Thursday, September 23, 2010

What Happens After Blockbuster's Bankruptcy?

Blockbuster finally filed for bankruptcy protection today. TechCrunch, the well-respected tech blog, started its post this way (and I couldn't have said it better myself):
It’s come to this: the success of Netflix and Redbox in the United States have driven Blockbuster, as expected, to file for bankruptcy protection after failing to adequately and swiftly adapt its movie-rental model from physical storefronts to mail-order and online technology pioneered by its aforementioned competitors.
Now the question is: Can Blockbuster, slow to change its strategy in the past despite clear and present competitive danger, market itself into a profitable future? First, a look at the numbers:
  • Blockbuster has 3,000 stores but will probably close hundreds and hundreds to cut its costs for bricks-based retailing and encourage customers to rent via electronic methods.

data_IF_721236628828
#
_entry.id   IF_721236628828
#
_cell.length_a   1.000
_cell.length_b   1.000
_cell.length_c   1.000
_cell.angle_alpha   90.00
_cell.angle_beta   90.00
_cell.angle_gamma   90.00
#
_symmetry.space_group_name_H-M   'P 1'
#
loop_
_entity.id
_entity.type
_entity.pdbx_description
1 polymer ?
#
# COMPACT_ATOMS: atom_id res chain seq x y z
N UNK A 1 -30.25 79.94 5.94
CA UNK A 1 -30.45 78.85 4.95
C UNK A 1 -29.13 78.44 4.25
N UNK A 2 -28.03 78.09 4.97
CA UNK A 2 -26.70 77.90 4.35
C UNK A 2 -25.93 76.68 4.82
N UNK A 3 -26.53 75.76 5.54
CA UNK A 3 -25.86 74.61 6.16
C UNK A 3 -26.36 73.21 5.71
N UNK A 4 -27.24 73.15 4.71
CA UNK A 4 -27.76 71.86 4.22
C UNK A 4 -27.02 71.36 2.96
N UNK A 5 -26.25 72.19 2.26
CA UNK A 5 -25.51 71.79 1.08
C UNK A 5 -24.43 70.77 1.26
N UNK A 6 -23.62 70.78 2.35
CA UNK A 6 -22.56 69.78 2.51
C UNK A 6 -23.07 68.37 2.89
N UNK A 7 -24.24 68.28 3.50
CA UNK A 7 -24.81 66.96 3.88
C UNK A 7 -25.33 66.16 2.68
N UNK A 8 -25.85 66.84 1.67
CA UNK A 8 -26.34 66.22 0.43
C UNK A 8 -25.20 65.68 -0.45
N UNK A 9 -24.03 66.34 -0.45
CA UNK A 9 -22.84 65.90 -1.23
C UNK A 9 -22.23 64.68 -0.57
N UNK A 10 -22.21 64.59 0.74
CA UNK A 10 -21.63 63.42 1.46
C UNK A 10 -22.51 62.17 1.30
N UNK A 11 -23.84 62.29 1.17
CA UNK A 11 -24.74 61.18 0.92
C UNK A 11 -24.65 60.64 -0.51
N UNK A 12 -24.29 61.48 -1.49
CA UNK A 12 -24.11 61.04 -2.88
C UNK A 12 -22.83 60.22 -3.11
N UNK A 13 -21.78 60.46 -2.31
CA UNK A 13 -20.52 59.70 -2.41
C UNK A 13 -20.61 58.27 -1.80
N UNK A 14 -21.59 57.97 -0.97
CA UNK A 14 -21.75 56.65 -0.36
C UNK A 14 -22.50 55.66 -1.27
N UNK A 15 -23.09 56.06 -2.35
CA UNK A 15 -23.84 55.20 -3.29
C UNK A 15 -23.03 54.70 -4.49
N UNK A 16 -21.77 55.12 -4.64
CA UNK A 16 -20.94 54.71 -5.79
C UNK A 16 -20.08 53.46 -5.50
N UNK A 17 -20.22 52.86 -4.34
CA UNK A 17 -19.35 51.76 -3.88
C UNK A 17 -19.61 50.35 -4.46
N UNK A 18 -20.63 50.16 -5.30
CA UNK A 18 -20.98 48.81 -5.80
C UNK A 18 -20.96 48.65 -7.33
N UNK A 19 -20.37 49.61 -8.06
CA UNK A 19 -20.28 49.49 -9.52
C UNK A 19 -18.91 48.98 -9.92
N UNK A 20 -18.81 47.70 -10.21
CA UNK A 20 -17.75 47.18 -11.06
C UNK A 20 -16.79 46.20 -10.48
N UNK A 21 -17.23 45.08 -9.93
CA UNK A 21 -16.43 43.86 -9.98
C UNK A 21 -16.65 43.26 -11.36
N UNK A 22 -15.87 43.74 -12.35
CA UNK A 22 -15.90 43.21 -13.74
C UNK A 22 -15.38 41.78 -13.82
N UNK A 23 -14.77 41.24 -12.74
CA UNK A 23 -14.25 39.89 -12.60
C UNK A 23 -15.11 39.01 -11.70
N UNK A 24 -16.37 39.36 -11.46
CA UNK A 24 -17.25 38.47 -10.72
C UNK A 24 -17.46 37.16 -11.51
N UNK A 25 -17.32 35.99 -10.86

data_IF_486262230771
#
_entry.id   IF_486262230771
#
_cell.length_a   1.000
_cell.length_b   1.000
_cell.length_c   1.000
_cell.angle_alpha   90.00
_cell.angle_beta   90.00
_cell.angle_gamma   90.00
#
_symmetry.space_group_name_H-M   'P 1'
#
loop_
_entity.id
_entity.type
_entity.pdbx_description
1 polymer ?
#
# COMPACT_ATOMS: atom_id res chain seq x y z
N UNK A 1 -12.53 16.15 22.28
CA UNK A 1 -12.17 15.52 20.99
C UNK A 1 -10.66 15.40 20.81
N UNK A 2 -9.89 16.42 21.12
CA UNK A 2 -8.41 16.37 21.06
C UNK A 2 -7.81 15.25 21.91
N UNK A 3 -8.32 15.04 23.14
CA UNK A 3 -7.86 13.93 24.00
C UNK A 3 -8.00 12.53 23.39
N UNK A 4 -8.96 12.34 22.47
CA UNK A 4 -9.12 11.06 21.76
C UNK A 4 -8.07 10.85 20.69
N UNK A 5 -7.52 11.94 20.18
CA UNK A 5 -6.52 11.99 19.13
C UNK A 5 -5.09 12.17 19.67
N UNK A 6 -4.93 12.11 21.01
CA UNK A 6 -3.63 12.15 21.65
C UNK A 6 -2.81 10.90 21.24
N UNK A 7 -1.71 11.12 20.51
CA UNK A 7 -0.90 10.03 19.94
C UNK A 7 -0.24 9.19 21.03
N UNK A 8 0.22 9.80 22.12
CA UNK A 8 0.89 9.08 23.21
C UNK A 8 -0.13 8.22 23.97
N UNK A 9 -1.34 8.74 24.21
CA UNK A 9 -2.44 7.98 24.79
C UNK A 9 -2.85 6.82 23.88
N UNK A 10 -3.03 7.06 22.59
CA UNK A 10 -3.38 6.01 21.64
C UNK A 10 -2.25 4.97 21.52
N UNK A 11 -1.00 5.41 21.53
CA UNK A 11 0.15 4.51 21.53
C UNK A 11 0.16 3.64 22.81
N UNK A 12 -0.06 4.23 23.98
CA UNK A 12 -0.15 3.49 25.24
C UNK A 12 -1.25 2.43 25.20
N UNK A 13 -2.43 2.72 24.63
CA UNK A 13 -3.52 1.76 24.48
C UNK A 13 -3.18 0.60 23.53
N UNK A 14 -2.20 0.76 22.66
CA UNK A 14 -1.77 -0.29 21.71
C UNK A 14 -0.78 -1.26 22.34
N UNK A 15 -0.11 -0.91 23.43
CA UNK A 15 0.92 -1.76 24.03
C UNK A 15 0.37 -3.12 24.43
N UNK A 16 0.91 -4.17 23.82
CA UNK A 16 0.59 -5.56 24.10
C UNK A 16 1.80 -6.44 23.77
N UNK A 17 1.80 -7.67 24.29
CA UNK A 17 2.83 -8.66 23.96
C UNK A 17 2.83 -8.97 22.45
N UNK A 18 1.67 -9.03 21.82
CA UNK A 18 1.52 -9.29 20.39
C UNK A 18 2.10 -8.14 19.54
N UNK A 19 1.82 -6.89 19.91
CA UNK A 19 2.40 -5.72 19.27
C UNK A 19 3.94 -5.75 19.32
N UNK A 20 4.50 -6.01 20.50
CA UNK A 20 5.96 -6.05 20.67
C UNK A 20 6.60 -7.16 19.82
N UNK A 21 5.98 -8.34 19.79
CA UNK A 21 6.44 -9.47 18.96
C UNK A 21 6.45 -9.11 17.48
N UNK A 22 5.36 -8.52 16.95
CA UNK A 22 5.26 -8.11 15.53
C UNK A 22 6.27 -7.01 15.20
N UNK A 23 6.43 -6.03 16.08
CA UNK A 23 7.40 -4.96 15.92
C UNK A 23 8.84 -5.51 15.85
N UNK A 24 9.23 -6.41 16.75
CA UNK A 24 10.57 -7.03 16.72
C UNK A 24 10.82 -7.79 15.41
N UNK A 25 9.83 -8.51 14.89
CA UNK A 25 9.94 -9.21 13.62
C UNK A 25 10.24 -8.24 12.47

• Redbox has 23,000 kiosks in retail stores across the US and is expanding every day. Its costs are far lower than bricks-based Blockbuster and its limited inventory also keeps costs under control.
  • Netflix has 15,000 subscribers and enjoys growth momentum. Its costs don't include storefronts, but renting DVDs by mail is more expensive than instant viewing (especially with a USPS rate increase in 2011). It must put more movies up for instant viewing to contain costs.
The next 6 months will be the real test. If Blockbuster (with its long-established brand) can convert customers to kiosks and online rental transactions by demonstrating a meaningful advantage or at best competitive parity with real benefits (such as first-release of movies, ahead of competitors), it could survive and ultimately reshape its destiny for a profitable future.

For an excellent analysis of Blockbuster's "blind spot," see this Fast Company post.

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